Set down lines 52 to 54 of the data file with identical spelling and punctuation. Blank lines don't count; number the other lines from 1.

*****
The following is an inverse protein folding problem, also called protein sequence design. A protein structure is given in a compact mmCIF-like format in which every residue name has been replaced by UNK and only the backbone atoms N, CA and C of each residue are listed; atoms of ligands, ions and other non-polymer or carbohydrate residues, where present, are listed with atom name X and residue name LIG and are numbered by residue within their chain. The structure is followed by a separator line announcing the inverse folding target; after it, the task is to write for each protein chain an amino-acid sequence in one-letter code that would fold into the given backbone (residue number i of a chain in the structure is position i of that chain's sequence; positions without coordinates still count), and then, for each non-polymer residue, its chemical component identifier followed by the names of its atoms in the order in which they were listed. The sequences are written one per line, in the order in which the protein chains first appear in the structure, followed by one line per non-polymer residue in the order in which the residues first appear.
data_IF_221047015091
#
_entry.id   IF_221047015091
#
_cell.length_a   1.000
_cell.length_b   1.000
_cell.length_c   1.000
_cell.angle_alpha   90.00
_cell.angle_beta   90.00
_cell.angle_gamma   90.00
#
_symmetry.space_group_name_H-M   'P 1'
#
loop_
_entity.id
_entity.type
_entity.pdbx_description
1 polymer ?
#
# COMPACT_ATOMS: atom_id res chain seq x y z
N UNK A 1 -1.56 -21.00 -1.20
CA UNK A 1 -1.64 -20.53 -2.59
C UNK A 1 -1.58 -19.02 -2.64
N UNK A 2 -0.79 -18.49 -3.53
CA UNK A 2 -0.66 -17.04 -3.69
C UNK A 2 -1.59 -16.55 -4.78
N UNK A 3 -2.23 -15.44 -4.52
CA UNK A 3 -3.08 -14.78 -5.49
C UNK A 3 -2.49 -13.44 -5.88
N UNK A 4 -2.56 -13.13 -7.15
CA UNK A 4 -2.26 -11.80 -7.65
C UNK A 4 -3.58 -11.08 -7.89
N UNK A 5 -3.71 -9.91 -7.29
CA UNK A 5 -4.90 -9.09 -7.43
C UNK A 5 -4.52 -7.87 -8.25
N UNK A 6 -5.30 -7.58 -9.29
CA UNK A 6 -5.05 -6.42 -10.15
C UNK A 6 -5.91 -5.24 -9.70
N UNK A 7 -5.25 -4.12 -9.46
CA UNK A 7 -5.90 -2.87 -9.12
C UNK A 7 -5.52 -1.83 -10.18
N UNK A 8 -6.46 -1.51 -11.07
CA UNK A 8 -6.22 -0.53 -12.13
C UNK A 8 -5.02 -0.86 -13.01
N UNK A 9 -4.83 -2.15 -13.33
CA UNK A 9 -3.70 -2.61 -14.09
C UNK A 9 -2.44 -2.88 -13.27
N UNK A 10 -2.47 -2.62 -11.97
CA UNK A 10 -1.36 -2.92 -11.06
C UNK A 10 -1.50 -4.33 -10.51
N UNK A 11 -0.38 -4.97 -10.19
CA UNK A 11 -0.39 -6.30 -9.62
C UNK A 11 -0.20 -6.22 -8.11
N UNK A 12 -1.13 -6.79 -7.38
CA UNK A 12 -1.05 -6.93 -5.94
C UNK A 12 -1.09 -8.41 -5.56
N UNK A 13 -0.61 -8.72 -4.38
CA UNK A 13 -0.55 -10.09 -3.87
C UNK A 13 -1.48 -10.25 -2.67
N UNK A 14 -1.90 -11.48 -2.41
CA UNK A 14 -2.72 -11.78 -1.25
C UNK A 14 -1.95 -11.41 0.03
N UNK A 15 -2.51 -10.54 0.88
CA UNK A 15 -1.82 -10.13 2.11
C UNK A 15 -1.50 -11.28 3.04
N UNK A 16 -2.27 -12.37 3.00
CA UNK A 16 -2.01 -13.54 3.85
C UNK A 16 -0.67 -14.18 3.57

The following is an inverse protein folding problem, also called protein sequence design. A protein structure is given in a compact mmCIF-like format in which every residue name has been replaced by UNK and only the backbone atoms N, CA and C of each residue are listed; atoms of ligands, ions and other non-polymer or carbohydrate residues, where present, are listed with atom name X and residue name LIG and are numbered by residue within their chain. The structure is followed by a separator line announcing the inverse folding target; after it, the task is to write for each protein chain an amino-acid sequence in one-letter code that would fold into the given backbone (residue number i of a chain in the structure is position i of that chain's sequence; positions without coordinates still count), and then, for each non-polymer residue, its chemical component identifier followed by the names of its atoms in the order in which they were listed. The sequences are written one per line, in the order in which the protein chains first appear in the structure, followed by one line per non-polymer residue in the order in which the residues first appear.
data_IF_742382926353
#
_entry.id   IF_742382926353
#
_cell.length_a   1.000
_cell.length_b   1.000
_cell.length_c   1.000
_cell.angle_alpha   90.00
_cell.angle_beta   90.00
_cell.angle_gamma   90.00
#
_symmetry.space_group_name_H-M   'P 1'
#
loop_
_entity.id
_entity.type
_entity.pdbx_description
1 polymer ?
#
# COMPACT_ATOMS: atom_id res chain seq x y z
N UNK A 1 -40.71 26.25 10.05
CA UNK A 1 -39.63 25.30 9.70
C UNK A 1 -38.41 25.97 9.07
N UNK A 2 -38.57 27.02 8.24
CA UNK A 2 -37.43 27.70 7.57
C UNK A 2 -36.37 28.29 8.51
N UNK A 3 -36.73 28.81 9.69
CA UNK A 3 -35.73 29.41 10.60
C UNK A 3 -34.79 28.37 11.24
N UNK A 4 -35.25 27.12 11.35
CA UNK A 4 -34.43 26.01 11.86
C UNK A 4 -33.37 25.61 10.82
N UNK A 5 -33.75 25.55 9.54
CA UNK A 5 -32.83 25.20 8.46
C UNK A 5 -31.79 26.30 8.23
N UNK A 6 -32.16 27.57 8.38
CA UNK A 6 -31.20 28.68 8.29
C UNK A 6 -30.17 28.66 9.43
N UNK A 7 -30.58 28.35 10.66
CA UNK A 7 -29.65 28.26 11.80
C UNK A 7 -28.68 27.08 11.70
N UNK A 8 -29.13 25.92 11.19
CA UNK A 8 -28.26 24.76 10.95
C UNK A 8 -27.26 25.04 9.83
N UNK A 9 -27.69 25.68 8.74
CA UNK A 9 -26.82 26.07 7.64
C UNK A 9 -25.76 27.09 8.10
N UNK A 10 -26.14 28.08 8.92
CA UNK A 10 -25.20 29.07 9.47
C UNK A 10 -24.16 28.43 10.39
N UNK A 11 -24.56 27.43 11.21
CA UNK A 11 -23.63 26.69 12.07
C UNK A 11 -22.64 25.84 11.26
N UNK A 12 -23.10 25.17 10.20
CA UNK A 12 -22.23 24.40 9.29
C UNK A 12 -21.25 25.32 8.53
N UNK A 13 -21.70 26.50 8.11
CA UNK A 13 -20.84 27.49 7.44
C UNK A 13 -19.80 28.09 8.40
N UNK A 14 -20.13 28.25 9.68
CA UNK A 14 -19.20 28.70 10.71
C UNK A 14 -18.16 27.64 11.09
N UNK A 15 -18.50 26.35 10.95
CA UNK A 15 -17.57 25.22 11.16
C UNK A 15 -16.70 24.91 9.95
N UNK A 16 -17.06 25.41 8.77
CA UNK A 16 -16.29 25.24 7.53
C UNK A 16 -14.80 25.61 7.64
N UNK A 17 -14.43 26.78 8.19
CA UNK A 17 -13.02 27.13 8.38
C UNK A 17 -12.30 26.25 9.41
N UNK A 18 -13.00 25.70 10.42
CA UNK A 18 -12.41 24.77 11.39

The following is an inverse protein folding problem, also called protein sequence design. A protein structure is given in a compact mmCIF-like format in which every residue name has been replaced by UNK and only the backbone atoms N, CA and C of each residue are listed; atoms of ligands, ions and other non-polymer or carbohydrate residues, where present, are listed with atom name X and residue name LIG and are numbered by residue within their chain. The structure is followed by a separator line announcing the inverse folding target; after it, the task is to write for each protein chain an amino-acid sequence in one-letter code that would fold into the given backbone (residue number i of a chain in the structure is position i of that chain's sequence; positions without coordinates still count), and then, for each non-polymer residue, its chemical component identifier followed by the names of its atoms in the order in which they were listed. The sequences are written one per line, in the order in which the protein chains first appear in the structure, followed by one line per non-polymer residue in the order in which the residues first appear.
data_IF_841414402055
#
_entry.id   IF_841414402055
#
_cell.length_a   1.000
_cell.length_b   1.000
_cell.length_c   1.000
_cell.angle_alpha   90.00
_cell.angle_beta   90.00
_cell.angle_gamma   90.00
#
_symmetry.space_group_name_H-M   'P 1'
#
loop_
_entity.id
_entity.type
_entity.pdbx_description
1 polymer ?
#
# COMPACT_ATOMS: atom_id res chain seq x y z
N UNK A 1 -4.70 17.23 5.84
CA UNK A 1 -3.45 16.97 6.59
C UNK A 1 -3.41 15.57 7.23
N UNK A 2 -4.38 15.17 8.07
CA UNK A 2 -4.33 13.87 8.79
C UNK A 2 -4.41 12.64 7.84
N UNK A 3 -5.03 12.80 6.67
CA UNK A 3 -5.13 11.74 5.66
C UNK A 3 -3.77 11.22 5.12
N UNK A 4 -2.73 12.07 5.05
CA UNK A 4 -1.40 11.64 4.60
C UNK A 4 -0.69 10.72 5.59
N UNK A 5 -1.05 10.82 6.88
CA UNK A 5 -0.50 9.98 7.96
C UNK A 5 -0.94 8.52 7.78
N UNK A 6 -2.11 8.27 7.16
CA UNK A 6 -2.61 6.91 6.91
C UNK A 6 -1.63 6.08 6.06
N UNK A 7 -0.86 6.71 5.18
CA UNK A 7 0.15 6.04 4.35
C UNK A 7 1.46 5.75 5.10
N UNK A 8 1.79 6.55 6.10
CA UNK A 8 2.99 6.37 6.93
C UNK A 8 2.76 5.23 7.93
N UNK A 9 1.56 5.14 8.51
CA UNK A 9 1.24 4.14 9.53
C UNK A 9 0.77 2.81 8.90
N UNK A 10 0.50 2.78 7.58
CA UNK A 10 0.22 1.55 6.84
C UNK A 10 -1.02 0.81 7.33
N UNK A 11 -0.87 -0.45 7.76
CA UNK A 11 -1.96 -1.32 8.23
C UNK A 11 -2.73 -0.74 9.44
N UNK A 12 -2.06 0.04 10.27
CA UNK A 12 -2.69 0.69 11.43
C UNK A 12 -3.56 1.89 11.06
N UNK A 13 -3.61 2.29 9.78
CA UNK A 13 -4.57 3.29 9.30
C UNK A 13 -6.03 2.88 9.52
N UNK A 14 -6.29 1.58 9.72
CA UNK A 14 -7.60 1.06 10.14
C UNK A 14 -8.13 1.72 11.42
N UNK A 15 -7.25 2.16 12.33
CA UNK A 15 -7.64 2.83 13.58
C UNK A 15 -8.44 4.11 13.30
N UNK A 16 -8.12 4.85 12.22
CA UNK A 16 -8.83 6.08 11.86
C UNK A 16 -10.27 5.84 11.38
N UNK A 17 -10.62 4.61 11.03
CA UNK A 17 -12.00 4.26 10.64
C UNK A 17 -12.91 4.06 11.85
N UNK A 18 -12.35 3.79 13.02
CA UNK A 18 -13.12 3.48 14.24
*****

N UNK A 11 -0.38 -4.97 -10.19
CA UNK A 11 -0.39 -6.30 -9.62
C UNK A 11 -0.20 -6.22 -8.11